Senior Standout: GFCC's Noah Ambuehl

GFCC senior Noah Ambuehl has been battling adversity all his life.

"I went to Central and I was told that class C kids don't go D1,” he said. “I wanted to change how people looked at it. I mean it fired me up. It bothered me actually. I turned the anger into going into my work to make sure they knew they were wrong."

Coming into his senior year, Noah had already accepted an offer to play football for the Griz, but the Mustangs had unfinished business.

"Ever since I was a freshman my goal when I came to Central was to win a state championship. I didn't care what sport it was, I just wanted to strive for that goal and I didn't want to stop till I got there and I mean we got close."

Noah helped lead the Mustangs to their first State Championship appearance since 1965, an accomplishment that had just as much to do with character as it did skill.

"Definitely his focus and his drive his senior year in football was exactly what we needed at that quarterback position," said head football coach Greg Horton.

"You know, Noah is a natural leader,” added Mustang Athletic Director Jamie Stevens. “He leads by example, he leads by influence, kids look up to him, he's always the one going over and talking to the younger Mustangs."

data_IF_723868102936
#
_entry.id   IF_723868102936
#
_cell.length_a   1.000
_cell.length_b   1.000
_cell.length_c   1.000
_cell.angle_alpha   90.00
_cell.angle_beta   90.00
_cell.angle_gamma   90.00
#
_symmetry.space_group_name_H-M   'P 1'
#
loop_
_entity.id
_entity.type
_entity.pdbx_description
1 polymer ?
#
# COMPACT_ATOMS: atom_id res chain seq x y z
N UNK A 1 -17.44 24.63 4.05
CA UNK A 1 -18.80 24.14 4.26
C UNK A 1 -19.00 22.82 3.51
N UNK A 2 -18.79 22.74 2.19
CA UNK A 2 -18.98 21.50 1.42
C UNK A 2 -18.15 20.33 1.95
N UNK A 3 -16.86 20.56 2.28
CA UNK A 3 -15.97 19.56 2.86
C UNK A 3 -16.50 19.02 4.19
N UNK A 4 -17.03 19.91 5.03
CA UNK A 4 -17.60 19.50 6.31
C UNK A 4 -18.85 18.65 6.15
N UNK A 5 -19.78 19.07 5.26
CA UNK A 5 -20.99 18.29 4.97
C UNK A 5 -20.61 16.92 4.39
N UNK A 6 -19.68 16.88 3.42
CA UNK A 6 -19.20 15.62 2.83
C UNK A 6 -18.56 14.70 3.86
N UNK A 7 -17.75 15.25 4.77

In his final year at the helm, Noah passed for 1,257 yards while rushing for 433 more combining for 29 touchdowns and helping the Stangs make it to state.

A few months later he became the first basketball player since the school reopened in 2000 to score 1,000 points. Just as impressive however, was his ability to setup his teammates.

"I have the ability to score in the post or outside and even in the midrange but I take the most pride in my rebounding and my assist," said Noah.

After earning 12 varsity letters, the Class C State shot put title as a junior, and being named all state in three sports, Noah has helped lead Mustang athletics to new heights.

"Because he wanted to pay his dues and now he gets to be a part of this elite legacy or really good Mustang football players," said Horton.

Stevens said his impact on the school is immeasurable.

"Noah has left a large legacy here and the last few years it’s really been building since Noah's been here and I believe that there is a road paved now for our success in athletics," she said.

Noah will head to the University of Montana in a couple of weeks to play football for the Griz. He will play tight end.

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